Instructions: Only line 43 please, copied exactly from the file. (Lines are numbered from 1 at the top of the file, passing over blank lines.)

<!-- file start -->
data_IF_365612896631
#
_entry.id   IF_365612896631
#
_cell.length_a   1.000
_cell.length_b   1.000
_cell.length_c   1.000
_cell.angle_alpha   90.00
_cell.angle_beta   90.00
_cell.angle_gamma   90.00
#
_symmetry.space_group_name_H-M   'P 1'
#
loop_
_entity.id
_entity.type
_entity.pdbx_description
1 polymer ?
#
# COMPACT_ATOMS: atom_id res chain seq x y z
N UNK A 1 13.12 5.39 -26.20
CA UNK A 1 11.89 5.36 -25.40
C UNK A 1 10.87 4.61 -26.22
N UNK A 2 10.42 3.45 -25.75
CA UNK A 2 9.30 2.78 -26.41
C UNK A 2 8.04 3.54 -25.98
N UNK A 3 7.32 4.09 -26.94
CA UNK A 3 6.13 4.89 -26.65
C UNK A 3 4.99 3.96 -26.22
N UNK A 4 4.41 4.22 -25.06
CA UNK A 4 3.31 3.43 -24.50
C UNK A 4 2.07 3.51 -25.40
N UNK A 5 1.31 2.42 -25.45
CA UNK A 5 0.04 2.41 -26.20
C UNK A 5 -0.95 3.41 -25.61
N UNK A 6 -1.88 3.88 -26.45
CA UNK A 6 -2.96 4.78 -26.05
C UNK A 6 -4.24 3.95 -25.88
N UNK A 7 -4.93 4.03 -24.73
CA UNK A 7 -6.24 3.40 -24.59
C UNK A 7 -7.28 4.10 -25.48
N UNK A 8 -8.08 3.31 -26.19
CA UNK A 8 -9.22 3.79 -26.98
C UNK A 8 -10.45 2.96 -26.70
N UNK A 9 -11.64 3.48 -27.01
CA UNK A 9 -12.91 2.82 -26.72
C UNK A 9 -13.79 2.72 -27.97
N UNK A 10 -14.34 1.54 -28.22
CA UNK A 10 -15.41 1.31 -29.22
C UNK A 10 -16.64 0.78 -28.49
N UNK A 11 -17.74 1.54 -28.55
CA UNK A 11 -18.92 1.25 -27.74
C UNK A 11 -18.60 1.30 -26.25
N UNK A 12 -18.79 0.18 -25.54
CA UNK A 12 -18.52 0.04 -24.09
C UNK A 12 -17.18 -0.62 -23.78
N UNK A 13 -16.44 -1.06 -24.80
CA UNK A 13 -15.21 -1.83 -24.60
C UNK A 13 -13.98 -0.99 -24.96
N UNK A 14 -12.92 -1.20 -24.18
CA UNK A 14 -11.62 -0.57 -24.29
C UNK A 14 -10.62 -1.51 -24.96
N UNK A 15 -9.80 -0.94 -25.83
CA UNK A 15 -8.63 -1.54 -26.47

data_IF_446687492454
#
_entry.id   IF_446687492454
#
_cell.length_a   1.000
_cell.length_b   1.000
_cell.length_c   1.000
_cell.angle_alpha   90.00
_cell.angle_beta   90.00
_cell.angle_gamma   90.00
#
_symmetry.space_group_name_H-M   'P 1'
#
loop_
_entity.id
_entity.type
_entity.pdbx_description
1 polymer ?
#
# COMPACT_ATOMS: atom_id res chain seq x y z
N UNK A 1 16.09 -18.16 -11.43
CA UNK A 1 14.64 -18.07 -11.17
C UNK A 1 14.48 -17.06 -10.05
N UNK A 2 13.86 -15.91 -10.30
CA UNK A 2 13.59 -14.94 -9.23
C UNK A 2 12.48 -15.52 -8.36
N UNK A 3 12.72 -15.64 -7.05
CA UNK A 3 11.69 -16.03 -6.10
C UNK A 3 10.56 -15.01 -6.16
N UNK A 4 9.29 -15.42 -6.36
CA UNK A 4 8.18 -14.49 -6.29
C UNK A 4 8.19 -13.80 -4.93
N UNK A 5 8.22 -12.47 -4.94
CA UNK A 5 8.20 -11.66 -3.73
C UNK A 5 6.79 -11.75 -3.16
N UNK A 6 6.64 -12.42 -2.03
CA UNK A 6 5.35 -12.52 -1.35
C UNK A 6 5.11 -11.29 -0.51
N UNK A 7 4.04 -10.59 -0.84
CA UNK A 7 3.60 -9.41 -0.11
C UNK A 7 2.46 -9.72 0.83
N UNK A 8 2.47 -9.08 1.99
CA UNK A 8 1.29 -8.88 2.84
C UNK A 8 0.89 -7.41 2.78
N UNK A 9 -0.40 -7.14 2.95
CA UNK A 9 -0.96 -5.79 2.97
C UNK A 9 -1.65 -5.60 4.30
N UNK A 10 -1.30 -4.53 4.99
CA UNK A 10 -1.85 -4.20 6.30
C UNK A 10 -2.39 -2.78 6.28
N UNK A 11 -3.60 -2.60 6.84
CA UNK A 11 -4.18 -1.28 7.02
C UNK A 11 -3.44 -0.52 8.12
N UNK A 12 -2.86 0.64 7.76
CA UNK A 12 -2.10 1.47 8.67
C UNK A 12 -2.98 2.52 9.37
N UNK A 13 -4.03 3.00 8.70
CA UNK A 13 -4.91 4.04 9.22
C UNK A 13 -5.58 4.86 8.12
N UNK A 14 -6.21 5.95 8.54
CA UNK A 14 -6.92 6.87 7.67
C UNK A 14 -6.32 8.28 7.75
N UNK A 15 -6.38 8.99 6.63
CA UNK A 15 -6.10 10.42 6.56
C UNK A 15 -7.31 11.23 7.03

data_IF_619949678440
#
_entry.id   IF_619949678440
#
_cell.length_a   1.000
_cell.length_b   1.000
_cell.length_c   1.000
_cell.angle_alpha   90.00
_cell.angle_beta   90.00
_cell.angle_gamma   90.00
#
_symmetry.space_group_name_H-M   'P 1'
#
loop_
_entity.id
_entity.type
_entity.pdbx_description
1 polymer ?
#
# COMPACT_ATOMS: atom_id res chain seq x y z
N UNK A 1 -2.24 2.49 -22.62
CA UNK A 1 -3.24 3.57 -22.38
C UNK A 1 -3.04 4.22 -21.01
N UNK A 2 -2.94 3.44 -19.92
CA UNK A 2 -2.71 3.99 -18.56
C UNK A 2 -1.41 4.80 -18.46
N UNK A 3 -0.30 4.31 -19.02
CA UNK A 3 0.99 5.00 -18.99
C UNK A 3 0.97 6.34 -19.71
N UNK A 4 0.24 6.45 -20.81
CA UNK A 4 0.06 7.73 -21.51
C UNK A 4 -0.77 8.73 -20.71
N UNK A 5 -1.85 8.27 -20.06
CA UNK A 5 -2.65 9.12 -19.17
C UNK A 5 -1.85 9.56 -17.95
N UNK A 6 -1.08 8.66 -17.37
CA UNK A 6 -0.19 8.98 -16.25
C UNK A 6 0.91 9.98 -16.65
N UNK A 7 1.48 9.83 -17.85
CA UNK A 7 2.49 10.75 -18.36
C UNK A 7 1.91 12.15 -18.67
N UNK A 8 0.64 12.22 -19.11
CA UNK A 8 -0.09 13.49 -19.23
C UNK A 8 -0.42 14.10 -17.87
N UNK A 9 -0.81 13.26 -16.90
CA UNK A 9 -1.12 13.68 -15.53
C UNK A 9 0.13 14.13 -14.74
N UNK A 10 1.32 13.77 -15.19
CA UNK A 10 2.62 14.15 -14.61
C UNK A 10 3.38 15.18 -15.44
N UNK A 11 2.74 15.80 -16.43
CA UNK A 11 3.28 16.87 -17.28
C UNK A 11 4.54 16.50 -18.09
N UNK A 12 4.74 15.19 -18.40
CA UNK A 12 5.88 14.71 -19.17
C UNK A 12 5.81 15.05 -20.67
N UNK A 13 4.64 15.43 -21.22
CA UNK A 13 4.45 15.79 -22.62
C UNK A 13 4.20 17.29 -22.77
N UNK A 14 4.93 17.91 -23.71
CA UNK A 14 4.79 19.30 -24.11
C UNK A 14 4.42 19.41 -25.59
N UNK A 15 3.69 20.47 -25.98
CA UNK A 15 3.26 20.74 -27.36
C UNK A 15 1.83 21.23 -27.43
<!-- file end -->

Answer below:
CA UNK A 8 -9.22 3.79 -26.98